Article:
IWA Responds to High Speed North Consultation
IWA has responded to a consultation on the future of High Speed Rail proposals in the North and Midlands, and has recommended scrapping the eastern leg of HS2 and redesigning the western leg.
The consultation is a Call for Evidence by the National Infrastructure Commission for a Rail Needs Assessment for the Midlands and the North. This is part of a review of HS2 ordered by the Government to inform an Integrated Rail Plan which they expect to publish by the end of the year.
Although construction of Phase 1 of HS2 from London to Birmingham and Fradley has been authorised, and its continuation to Crewe in Phase 2a is proceeding through Parliament, the future of the remainder of HS2 is under review.
The proposals for Phase 2b include an eastern leg from Birmingham to Leeds which has blighted the restorations of the Ashby Canal and the Chesterfield Canal for many years, as well as threatening noise and environmental damage to the Erewash Canal, the Aire & Calder Navigation and other waterways. The western leg from Crewe to Manchester would have major landscape, noise and heritage impacts on the Trent & Mersey Canal and Middlewich Branch. Our submission includes the responses we made to the Phase 2b Working Draft Environmental Statement in December 2018 and the Design Refinement consultation in September 2019, as the threats to the waterways we detailed there remain unanswered.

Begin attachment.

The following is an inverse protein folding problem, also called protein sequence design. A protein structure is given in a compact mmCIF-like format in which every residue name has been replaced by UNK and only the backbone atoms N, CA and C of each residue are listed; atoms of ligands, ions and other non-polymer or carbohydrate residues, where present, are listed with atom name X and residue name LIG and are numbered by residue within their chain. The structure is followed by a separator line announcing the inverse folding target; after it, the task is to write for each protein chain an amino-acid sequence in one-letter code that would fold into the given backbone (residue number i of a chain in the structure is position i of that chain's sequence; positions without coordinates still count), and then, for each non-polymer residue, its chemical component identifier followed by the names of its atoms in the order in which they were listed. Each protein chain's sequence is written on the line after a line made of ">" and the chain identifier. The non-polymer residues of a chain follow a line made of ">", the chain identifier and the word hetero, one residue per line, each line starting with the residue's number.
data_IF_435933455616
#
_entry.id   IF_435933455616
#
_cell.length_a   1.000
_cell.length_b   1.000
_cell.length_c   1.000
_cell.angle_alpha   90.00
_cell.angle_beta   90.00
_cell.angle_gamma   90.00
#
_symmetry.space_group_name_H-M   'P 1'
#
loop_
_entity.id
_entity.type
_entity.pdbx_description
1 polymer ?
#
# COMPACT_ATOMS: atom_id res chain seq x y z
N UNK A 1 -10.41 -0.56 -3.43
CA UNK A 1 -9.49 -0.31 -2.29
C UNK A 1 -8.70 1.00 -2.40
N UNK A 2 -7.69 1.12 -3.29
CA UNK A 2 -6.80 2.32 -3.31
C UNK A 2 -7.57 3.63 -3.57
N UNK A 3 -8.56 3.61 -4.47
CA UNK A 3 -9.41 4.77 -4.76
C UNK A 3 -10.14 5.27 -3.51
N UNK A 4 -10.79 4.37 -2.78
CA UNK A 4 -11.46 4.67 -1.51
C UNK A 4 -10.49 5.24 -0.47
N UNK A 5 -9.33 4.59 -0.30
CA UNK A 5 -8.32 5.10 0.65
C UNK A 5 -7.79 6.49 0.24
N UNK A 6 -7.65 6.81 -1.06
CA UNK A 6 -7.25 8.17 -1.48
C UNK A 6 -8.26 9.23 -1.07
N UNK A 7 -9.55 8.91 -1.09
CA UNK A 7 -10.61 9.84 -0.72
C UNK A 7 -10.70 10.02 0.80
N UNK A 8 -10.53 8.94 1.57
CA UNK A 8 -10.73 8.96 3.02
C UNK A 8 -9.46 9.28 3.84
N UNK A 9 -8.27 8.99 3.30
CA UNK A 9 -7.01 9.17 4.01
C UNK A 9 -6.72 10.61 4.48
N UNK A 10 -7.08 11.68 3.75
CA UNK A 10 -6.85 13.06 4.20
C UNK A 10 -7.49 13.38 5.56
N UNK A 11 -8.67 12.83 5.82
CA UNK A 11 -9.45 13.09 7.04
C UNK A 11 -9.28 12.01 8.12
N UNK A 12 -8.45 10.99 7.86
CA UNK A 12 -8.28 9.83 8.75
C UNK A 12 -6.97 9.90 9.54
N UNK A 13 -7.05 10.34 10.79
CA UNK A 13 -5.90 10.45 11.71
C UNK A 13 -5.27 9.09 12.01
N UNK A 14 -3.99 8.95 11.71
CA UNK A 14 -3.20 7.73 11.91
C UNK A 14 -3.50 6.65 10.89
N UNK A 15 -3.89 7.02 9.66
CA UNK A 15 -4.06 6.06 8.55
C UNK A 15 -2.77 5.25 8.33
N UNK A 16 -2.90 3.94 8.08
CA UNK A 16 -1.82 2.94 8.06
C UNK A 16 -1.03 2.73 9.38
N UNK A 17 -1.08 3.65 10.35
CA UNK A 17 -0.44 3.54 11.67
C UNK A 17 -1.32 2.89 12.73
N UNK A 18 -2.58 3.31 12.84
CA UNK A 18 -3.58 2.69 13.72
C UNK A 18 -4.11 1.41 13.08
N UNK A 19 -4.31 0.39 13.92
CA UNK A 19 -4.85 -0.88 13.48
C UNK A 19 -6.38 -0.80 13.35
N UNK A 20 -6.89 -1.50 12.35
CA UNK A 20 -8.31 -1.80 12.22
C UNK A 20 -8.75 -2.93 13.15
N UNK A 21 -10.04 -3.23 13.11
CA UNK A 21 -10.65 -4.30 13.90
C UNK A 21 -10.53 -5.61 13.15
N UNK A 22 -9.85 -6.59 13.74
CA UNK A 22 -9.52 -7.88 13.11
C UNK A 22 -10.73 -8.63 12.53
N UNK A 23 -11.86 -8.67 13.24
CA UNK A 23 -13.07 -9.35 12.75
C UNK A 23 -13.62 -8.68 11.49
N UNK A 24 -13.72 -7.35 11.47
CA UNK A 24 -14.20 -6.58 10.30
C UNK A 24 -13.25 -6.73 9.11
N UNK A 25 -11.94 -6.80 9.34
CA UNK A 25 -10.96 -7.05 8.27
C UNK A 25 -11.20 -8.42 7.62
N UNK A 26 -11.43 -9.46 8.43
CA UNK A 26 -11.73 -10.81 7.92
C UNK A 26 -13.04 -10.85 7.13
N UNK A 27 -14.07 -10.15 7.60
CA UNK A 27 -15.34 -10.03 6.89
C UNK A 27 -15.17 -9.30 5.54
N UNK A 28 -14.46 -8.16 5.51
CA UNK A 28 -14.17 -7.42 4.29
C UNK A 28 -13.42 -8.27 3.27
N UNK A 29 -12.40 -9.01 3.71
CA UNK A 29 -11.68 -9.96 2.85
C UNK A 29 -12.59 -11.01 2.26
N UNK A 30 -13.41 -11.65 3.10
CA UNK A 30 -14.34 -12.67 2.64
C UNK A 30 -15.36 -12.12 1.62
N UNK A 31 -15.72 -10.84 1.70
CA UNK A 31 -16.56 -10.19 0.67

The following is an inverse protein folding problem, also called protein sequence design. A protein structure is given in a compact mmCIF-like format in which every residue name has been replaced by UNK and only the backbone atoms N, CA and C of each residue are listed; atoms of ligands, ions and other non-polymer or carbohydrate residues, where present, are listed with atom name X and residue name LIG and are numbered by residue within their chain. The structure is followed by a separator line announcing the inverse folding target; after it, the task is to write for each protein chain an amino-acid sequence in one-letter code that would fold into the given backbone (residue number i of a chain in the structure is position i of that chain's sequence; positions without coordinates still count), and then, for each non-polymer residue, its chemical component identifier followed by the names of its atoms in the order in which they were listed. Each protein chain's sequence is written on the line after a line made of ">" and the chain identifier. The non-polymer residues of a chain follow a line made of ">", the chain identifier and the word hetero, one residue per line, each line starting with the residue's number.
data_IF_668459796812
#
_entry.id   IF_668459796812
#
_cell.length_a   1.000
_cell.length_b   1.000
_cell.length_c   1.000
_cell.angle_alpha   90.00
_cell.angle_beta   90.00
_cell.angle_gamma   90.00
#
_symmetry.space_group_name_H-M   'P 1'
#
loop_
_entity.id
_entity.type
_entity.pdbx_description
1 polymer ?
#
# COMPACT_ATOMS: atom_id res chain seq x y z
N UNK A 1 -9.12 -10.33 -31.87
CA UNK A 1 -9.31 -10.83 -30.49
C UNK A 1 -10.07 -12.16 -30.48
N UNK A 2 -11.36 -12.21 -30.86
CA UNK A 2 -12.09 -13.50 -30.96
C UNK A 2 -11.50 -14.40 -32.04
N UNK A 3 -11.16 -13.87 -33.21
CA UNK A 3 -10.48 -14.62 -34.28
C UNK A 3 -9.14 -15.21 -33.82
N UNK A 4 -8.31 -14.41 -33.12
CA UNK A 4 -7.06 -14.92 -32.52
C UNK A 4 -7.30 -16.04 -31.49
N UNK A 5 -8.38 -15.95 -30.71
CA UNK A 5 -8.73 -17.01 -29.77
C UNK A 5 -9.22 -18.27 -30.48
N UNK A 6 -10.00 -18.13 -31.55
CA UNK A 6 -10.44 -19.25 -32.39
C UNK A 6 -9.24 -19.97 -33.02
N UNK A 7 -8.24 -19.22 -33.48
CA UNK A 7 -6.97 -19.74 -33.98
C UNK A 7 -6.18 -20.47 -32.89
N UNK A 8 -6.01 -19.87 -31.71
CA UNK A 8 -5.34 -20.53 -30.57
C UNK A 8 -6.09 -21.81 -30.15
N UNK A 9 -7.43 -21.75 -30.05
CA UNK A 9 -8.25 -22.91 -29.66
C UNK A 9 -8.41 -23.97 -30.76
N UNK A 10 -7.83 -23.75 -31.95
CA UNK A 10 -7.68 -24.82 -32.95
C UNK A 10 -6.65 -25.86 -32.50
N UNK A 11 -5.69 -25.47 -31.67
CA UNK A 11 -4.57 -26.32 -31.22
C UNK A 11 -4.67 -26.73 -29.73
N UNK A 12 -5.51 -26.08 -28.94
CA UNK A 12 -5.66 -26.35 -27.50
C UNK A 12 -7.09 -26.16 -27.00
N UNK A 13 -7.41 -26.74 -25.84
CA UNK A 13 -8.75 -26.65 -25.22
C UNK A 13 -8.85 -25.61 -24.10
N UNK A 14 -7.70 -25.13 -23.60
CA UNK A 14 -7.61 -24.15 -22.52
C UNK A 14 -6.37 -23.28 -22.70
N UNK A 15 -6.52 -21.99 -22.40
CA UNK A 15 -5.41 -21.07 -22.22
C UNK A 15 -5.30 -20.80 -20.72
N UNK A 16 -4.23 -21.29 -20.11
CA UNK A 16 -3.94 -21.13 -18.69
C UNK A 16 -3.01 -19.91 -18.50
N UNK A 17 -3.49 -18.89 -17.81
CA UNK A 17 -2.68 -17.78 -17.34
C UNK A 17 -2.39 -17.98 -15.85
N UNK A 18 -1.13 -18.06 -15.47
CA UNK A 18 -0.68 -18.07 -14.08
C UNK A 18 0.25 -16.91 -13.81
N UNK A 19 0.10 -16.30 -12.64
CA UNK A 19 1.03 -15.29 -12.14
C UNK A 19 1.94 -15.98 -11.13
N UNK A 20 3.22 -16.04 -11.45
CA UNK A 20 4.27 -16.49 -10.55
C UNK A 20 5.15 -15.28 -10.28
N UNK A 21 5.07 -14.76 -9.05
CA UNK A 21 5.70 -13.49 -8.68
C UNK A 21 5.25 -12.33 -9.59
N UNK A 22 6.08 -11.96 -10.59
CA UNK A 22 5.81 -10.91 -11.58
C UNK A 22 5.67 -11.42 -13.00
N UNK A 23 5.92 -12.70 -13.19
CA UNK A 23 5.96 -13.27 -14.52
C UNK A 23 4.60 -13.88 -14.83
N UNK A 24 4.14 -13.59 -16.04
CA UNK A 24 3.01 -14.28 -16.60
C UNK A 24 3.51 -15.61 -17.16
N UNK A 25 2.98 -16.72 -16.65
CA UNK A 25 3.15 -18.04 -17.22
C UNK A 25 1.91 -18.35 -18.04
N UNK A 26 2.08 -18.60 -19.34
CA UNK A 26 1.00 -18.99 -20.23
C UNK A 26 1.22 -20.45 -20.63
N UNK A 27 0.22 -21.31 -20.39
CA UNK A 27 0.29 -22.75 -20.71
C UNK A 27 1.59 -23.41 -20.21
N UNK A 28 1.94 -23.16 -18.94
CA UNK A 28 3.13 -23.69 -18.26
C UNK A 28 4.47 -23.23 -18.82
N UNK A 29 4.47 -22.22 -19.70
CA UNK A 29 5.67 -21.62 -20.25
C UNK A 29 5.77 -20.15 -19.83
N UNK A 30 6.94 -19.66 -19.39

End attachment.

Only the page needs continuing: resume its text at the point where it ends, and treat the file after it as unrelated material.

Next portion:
The aim of the review is to redesign Phase 2b to better integrate with wider rail improvement plans for the North and Midlands, proposed by Northern Powerhouse Rail and Midlands Rail Hub. Chief among these is a new or improved trans-Pennine railway between Manchester and Leeds and Sheffield, as the central section of a high speed network from Liverpool to Hull and Newcastle, dubbed HS3 or High Speed North.
IWA’s submission reviews the chequered history of HS2 and its many fundamental design flaws and management failings. For Phase 2b these include: lack of integration with the existing rail system; no provision for integration with the trans-Penning improvements or connections to Scotland, with south facing terminal stations in Leeds and Manchester; an eastern leg station at Toton inconvenient for both Derby and Nottingham, and a route that bypasses Sheffield and requires extensive motorway diversions; a western leg that goes through the Cheshire salt field with severe subsidence dangers still not yet investigated; and much more.
We conclude that the way forward is to start with the trans-Pennine route which will connect Leeds to HS2 via Manchester, with the route to Crewe being redesigned, and scrapping the eastern leg in favour of upgrading existing lines to the East Midlands and South Yorkshire. This would reduce impacts on the Trent & Mersey canal and remove them altogether from the Coventry, Ashby, Soar, Trent, Erewash, Nottingham, Chesterfield, Sheffield & South Yorkshire and Aire & Calder waterways.
The full text of IWA’s response about High Speed North can be downloaded here (pdf 549 KB).
The Government Review
In August 2019 the Government announced a comprehensive review into the whole HS2 project, including its benefits and impacts, affordability and efficiency, deliverability, scope and phasing, with a report leading to a decision on whether or how to proceed. Meanwhile, various preparatory works continued, including site and vegetation clearances, demolitions, utility diversions, archaeology, site investigations, etc.